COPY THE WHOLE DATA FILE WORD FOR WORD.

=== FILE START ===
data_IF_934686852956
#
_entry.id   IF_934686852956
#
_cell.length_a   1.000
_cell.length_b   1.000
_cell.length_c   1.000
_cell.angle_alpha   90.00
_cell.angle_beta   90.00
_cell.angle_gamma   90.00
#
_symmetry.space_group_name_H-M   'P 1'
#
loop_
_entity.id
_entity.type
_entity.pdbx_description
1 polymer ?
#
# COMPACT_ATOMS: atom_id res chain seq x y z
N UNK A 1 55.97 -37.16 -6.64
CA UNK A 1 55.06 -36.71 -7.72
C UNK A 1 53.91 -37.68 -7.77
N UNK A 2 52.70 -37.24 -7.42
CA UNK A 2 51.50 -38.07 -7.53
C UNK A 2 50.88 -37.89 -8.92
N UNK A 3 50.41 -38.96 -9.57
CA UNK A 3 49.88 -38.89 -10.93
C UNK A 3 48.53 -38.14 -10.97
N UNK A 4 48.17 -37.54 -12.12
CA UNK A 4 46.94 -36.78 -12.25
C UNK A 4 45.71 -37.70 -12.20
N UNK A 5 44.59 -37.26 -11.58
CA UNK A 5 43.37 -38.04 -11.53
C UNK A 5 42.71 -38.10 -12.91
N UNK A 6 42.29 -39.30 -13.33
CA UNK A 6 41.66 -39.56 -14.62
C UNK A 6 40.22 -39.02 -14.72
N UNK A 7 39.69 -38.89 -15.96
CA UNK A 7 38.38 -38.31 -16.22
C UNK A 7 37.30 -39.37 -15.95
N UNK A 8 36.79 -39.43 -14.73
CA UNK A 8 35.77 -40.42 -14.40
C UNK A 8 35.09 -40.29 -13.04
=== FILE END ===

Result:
data_IF_934686852956
#
_entry.id   IF_934686852956
#
_cell.length_a   1.000
_cell.length_b   1.000
_cell.length_c   1.000
_cell.angle_alpha   90.00
_cell.angle_beta   90.00
_cell.angle_gamma   90.00
#
_symmetry.space_group_name_H-M   'P 1'
#
loop_
_entity.id
_entity.type
_entity.pdbx_description
1 polymer ?
#
# COMPACT_ATOMS: atom_id res chain seq x y z
N UNK A 1 55.97 -37.16 -6.64
CA UNK A 1 55.06 -36.71 -7.72
C UNK A 1 53.91 -37.68 -7.77
N UNK A 2 52.70 -37.24 -7.42
CA UNK A 2 51.50 -38.07 -7.53
C UNK A 2 50.88 -37.89 -8.92
N UNK A 3 50.41 -38.96 -9.57
CA UNK A 3 49.88 -38.89 -10.93
C UNK A 3 48.53 -38.14 -10.97
N UNK A 4 48.17 -37.54 -12.12
CA UNK A 4 46.94 -36.78 -12.25
C UNK A 4 45.71 -37.70 -12.20
N UNK A 5 44.59 -37.26 -11.58
CA UNK A 5 43.37 -38.04 -11.53
C UNK A 5 42.71 -38.10 -12.91
N UNK A 6 42.29 -39.30 -13.33
CA UNK A 6 41.66 -39.56 -14.62
C UNK A 6 40.22 -39.02 -14.72
N UNK A 7 39.69 -38.89 -15.96
CA UNK A 7 38.38 -38.31 -16.22
C UNK A 7 37.30 -39.37 -15.95
N UNK A 8 36.79 -39.43 -14.73
CA UNK A 8 35.77 -40.42 -14.40
C UNK A 8 35.09 -40.29 -13.04